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PSYC 215 Study Guide - Final Guide: Time Preference, Clinical Psychology, Stanley Milgram

Course Code
PSYC 215
Michael Sullivan
Study Guide

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PSYC 215 Final Exam Review
Normal Triplett (1897): presence of another rider releases competition instinct and
enhances performance
Max Ringlemann (1800s): as group size increases, individual effort decreased
Gordon Allport: attitudes are the most important concept in social psychology
Kurt Lewin: behaviour is a function of the person and the situation
Stanley Milgram: how much pain an ordinary citizen would inflict on another person
simply because he was ordered to - listened to authority more often than not
Psychology is divided into two camps
Behaviourism: explain psychology in terms of reward and punishment
Opposed: talking about the mind, thoughts, emotions
Preferred: experiments and the scientific method
Freudian psychoanalysis: preferred elaborate interpretations of individual
experiences instead of systematic studies that counted behaviours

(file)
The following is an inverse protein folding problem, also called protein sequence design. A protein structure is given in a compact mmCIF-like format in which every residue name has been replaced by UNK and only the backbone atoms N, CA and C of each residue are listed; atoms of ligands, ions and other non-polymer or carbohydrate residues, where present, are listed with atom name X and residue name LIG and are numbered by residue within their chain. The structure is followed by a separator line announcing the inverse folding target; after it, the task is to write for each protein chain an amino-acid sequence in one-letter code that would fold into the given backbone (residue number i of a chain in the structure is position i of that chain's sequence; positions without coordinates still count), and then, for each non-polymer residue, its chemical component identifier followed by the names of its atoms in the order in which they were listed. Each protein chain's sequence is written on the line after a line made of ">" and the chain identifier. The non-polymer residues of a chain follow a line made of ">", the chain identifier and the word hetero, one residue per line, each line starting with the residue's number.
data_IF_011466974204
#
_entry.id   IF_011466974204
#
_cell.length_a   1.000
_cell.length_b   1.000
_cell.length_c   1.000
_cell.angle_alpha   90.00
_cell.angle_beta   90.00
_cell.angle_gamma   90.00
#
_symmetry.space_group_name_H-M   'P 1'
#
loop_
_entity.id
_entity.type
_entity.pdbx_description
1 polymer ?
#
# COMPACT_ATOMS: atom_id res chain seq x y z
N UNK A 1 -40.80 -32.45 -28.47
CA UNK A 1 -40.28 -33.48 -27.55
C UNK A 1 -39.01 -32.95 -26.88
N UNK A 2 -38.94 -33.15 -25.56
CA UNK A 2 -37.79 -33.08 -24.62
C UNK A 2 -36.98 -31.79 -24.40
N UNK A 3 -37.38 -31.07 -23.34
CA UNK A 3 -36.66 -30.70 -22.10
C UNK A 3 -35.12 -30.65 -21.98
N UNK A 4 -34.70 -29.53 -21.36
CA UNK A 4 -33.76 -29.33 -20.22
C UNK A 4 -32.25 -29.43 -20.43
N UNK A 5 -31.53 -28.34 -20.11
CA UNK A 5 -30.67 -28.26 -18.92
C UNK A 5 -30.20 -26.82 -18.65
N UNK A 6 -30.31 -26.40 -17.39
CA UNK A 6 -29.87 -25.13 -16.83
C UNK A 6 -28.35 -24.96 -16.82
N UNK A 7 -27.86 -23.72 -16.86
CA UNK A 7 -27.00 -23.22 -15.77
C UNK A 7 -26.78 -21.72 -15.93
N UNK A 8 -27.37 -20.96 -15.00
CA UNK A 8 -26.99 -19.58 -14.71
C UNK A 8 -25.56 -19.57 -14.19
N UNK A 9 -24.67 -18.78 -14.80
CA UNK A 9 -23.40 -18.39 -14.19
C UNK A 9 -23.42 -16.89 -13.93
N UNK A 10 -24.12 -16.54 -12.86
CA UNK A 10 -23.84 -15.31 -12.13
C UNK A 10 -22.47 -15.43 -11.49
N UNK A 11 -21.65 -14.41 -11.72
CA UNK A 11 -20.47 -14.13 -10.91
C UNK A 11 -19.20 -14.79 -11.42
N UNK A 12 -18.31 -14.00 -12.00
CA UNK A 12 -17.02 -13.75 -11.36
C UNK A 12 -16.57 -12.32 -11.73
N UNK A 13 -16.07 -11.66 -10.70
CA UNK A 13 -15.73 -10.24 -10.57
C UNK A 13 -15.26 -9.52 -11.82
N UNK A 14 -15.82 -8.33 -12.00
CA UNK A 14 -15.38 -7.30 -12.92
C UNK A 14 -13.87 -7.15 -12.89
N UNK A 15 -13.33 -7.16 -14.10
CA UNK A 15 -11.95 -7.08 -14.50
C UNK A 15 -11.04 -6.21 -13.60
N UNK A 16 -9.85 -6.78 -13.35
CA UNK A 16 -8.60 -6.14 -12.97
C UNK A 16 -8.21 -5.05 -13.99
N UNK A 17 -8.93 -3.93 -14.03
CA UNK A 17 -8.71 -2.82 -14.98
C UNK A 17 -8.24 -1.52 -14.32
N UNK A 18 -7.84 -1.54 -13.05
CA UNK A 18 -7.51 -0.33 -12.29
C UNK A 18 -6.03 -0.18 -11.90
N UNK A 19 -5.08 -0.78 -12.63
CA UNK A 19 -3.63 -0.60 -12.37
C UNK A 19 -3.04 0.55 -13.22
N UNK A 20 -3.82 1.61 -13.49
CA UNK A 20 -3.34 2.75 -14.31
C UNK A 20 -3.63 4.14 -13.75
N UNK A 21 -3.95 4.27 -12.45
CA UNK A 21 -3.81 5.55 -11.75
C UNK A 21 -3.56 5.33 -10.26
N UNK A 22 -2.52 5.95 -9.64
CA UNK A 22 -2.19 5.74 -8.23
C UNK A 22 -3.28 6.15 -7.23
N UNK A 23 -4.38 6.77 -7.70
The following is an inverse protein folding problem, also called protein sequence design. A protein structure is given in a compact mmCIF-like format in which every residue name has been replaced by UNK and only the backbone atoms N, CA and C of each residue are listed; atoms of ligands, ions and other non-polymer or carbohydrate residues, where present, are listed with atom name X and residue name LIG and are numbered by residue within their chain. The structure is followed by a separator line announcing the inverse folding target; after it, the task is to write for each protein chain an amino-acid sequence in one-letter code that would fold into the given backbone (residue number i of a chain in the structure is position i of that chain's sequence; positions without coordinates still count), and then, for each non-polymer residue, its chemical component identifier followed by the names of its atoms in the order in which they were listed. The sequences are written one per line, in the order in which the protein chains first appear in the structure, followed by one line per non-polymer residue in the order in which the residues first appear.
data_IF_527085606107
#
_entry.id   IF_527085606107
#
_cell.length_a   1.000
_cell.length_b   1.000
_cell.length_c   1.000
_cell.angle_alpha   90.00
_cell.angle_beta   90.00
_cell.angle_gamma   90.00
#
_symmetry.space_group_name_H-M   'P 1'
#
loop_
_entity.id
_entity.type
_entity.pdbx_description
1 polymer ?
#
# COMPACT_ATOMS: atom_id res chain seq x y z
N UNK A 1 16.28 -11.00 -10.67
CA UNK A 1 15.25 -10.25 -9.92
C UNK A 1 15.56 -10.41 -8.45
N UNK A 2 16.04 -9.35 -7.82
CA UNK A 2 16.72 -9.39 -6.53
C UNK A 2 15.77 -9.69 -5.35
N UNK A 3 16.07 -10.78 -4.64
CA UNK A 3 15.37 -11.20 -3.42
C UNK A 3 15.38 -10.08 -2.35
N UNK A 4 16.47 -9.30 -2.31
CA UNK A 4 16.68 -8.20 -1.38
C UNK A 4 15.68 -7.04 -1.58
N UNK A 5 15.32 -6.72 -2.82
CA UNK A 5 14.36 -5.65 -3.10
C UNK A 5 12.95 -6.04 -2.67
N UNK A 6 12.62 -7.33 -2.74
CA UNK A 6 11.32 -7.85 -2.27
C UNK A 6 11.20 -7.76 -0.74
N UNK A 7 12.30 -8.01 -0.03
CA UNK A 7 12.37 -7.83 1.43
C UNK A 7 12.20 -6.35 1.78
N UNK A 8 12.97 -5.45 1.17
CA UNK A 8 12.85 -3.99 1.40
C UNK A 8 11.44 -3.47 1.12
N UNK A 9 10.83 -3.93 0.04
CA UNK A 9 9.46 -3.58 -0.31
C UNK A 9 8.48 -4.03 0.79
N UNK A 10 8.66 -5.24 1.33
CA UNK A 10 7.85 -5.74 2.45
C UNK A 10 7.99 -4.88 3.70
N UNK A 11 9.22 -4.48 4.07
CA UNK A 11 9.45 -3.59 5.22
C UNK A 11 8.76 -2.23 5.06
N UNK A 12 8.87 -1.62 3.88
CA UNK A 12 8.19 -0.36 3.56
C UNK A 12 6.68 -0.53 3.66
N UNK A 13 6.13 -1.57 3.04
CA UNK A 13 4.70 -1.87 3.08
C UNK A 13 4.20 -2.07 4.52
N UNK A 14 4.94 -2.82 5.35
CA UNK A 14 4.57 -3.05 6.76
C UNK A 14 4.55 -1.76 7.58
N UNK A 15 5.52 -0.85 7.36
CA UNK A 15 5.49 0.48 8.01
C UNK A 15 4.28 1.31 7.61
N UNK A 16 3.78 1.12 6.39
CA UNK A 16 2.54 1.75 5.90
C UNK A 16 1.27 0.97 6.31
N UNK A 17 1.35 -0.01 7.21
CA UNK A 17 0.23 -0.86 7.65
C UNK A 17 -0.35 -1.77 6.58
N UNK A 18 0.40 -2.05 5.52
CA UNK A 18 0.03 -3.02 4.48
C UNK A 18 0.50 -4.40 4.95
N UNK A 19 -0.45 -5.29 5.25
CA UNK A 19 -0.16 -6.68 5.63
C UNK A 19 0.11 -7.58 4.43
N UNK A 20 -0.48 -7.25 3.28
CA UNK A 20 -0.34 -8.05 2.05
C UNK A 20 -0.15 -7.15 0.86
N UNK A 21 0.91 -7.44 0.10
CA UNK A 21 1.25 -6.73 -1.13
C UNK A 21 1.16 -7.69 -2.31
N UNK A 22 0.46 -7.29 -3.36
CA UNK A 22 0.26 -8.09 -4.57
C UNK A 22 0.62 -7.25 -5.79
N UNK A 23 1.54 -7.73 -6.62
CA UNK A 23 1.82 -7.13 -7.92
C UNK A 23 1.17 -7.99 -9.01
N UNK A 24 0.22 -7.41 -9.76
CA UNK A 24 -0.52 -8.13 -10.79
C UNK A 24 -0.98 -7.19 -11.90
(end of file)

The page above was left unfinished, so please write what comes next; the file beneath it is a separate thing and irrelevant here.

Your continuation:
ABC triad: 3 building blocks of social psychology
Affect - how people feel inside
Behaviour - what people do
Cognition - what people think about
Types of psychology
Psychology: study of human behaviour
Biological psychology: study of what happens in the brain and nervous
Clinical psychology: “abnormal” behaviour
Cognitive psychology: focus on thought processes, how memory works, and
that people notice
Developmental psychology: study of how people change across their lives,
from conception to death
Personality psychology: focusses on important differences between
individuals as well as inner processes
Social psychology: focusses on how human beings thinks, act and feel
5 steps of scientific method:
(1) State a problem for study
(2) Formulate a testable hypothesis as a tentative solution to the problem
(3) Design a study to test hypothesis and collect data
(4)Test the hypothesis by confronting It with the data
(5)Communicate the study results
Theories: composed on constructs (abstract ideas or concepts) that are linked
together in some logical way
Unobservable constructs: theoretical stimulus & theoretical response